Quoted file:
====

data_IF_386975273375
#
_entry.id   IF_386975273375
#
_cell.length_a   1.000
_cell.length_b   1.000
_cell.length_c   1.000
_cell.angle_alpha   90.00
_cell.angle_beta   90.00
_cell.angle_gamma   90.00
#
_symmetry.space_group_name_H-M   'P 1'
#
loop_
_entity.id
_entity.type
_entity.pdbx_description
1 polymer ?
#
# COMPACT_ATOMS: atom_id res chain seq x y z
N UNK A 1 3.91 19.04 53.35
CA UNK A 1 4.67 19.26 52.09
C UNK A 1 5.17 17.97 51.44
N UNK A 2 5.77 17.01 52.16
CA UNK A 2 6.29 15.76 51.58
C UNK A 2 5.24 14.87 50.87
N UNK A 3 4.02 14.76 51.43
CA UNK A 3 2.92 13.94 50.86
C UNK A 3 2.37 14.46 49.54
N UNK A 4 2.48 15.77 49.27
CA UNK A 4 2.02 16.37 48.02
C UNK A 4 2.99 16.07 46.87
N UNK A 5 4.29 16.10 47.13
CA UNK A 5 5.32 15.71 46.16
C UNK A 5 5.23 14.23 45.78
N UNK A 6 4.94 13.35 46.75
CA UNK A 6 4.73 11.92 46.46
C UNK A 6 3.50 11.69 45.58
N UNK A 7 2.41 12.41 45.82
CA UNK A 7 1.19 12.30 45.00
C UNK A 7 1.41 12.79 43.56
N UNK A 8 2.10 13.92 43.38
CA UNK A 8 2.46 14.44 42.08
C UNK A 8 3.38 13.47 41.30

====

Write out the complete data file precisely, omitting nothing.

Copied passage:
data_IF_386975273375
#
_entry.id   IF_386975273375
#
_cell.length_a   1.000
_cell.length_b   1.000
_cell.length_c   1.000
_cell.angle_alpha   90.00
_cell.angle_beta   90.00
_cell.angle_gamma   90.00
#
_symmetry.space_group_name_H-M   'P 1'
#
loop_
_entity.id
_entity.type
_entity.pdbx_description
1 polymer ?
#
# COMPACT_ATOMS: atom_id res chain seq x y z
N UNK A 1 3.91 19.04 53.35
CA UNK A 1 4.67 19.26 52.09
C UNK A 1 5.17 17.97 51.44
N UNK A 2 5.77 17.01 52.16
CA UNK A 2 6.29 15.76 51.58
C UNK A 2 5.24 14.87 50.87
N UNK A 3 4.02 14.76 51.43
CA UNK A 3 2.92 13.94 50.86
C UNK A 3 2.37 14.46 49.54
N UNK A 4 2.48 15.77 49.27
CA UNK A 4 2.02 16.37 48.02
C UNK A 4 2.99 16.07 46.87
N UNK A 5 4.29 16.10 47.13
CA UNK A 5 5.32 15.71 46.16
C UNK A 5 5.23 14.23 45.78
N UNK A 6 4.94 13.35 46.75
CA UNK A 6 4.73 11.92 46.46
C UNK A 6 3.50 11.69 45.58
N UNK A 7 2.41 12.41 45.82
CA UNK A 7 1.19 12.30 45.00
C UNK A 7 1.41 12.79 43.56
N UNK A 8 2.10 13.92 43.38
CA UNK A 8 2.46 14.44 42.08
C UNK A 8 3.38 13.47 41.30